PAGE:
Free Trade Agreements Boost Australian Fruit Grower’s Exports
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In 13 years, family-owned AGRIFresh has become Western Australia’s largest citrus grower, packer and exporter. Australia’s wide-ranging Free Trade Agreements (FTAs) are helping the company expand its global presence.
Joseph Ling, Co-Founder and Managing Director of AGRIFresh, describes
himself as a farmer at heart.
Driven by a commitment to producing high-quality fruit and sharing the
‘freshness of Western Australia’ – this farmer and his team have built the
company into one of the state’s most important citrus players.
AGRIFresh grows oranges, mandarins, lemons and mangoes on what was once a
mixed grain and sheep farm 200 kilometres north of Perth.
The family-owned business, which has 200,000 trees across two properties,
supplies fresh citrus to the domestic market as well as 11 other countries,
including Malaysia, Singapore, Indonesia, China, Canada, Oman, Saudi Arabia
Exports boost business growth
In 2017–18, AGRIFresh’s export sales grew by 80 per cent. Ling says
Australia’s FTAs have helped the company enormously by giving its products
preferential access to overseas markets.
Since the China-Australia Free Trade Agreement (ChAFTA) entered into force
in 2015, the tariff on oranges has gradually reduced from the initial level
of 11 to 4.9 per cent in 2019, and it will be eliminated by 2023.
‘The ChAFTA made a huge difference to our industry, for sure.’ Ling says.
AGRIFresh also exports to Indonesia with the help of the
ASEAN-Australia-New Zealand Free Trade Agreement (AANZFTA), which saw the
tariff of 5 per cent on oranges eliminated in 2013.
‘Everybody loves a bargain, including our buyers,’ Ling says.
‘We know we’ve got a good product already but if we can compete at the
price point in overseas markets with the help of FTA tariff reductions,
then immediately we’ve got orders.’
Ling is also looking to new opportunities in Japan under the
Japan-Australia Economic Partnership Agreement (JAEPA), and the Philippines
and Vietnam under AANZFTA.
‘We have made a lot of trade visits to Japan and reverse trade visits so
they understand what we do, that we’ll comply and that we understand how to
meet their demands,’ Ling says.
‘There’s a little more work to be done with the Philippines and Vietnam but
those countries are important to us.
‘While China takes most of our premium produce, we do have other products,
different oranges for example, that are of interest to other countries. So,
we have to open our net a little bit wider.’
The journey to export
Starting out in 2005, Ling planned to produce quality fruit for Australian
consumption but a few years in, he realised the export potential.
‘The first five years was all about getting trees into the ground, figuring
out how to get the best yield per hectare,’ he explains.
‘The second five years was about restructuring and repositioning ourselves
for the international market.
‘We changed our business structure through organic growth and some
acquisition. Then we tried markets like Hong Kong and Singapore just to get
our feet wet, to figure out how to export something in a really, really
The company started with eight and now has a permanent team of 20 staff.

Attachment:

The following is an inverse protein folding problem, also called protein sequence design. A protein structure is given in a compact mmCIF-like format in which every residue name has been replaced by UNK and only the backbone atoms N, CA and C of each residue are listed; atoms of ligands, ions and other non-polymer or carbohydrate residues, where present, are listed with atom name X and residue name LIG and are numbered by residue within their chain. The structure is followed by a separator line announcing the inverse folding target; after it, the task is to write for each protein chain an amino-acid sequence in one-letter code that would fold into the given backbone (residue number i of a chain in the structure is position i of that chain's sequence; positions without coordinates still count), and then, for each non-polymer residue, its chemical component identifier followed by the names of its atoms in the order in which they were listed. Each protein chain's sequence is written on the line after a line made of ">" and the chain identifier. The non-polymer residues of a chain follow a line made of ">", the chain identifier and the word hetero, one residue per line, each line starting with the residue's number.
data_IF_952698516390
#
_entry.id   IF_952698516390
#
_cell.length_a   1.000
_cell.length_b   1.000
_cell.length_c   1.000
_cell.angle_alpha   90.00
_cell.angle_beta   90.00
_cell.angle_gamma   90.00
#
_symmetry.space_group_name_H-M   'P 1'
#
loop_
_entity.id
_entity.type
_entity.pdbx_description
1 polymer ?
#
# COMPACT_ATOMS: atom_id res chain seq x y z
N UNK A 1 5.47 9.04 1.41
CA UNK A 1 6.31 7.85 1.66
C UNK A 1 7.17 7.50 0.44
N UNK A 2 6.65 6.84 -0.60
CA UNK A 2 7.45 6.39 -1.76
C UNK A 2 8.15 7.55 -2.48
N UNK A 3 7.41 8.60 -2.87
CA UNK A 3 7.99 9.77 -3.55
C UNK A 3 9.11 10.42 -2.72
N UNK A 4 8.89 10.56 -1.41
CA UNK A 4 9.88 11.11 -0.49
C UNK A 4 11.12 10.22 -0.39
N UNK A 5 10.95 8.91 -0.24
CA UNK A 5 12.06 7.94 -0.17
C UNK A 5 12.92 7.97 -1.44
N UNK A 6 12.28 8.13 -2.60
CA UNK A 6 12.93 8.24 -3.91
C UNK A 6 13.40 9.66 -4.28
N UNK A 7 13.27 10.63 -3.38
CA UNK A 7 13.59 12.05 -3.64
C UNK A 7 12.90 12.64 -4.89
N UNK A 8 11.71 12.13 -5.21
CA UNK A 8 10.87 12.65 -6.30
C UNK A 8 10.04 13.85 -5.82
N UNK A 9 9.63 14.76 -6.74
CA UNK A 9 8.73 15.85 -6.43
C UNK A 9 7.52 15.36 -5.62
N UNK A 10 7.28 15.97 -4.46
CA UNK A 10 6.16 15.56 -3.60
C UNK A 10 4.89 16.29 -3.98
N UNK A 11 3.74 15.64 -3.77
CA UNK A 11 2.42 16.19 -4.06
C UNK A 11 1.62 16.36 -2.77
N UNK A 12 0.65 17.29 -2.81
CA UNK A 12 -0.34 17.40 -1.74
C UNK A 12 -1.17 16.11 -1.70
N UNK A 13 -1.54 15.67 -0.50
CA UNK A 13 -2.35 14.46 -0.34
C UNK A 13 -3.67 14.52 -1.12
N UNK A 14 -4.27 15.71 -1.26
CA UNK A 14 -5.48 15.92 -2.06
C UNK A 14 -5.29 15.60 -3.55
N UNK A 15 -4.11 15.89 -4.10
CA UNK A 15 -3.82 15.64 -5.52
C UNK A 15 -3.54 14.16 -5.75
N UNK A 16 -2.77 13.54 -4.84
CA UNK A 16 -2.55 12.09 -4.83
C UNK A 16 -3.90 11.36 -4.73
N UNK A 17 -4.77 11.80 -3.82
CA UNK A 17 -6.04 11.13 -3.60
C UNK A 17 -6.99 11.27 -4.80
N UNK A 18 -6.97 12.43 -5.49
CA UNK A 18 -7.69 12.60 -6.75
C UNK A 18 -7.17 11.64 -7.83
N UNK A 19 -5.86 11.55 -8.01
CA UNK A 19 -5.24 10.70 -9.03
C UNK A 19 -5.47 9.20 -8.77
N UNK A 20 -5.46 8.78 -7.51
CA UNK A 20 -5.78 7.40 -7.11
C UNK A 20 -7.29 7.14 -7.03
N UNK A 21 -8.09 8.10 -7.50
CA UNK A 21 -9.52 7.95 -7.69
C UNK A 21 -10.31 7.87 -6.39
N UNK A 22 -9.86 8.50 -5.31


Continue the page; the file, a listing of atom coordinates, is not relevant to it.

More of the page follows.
During the season, this number increases to more than 80 staff.
‘When you start to tap into the export market, when orders start coming,
you’ve got to be prepared to get your capacity right,’ Ling says.
The company actively embraces innovative technologies to minimise costs and
maximise efficiencies in the value chain.
‘We expanded our production base very quickly, increased our packing
facility from 4,000 square metres to 8,000 square metres and got in new
equipment up to international standards,’ he says.
‘We also had to set up new offices and distribution models for exporting.
‘We’re exporting about 100-plus containers, but we’ve positioned
ourselves to do 600 containers a year in about four to five years’
Choosing the right partners
Ling believes one of the keys to success is teaming up with the right
partner because each country has a different way of doing things.
‘It’s probably the biggest challenge,’ he says.
‘In the early stages we used Austrade to make the initial introductions.
They were instrumental because they were there on the ground and knew all
the people in the trade that you could trust.
‘We’ve always had this idea that you have to go on a number of dates before
you kiss. Always remember that these guys are representing your brand.’
He admits it takes time.
‘The gestation period for some countries and customers is one or two years.
You can’t go in there in a rush because it’s going to be very painful if
you make a mistake,’ Ling says.
I think the opportunity overseas is enormous, however, and we will continue
to push that line.’
To learn more about Australia’s FTAs, visit www.austrade.gov.au/ftas.
The Australian Trade and Investment Commission – Austrade – contributes to Australia's economic prosperity by helping Australian businesses, education institutions, tourism operators, governments and citizens as they:
- develop international markets
- win productive foreign direct investment
- promote international education
- strengthen Australia's tourism industry
- seek consular and passport services
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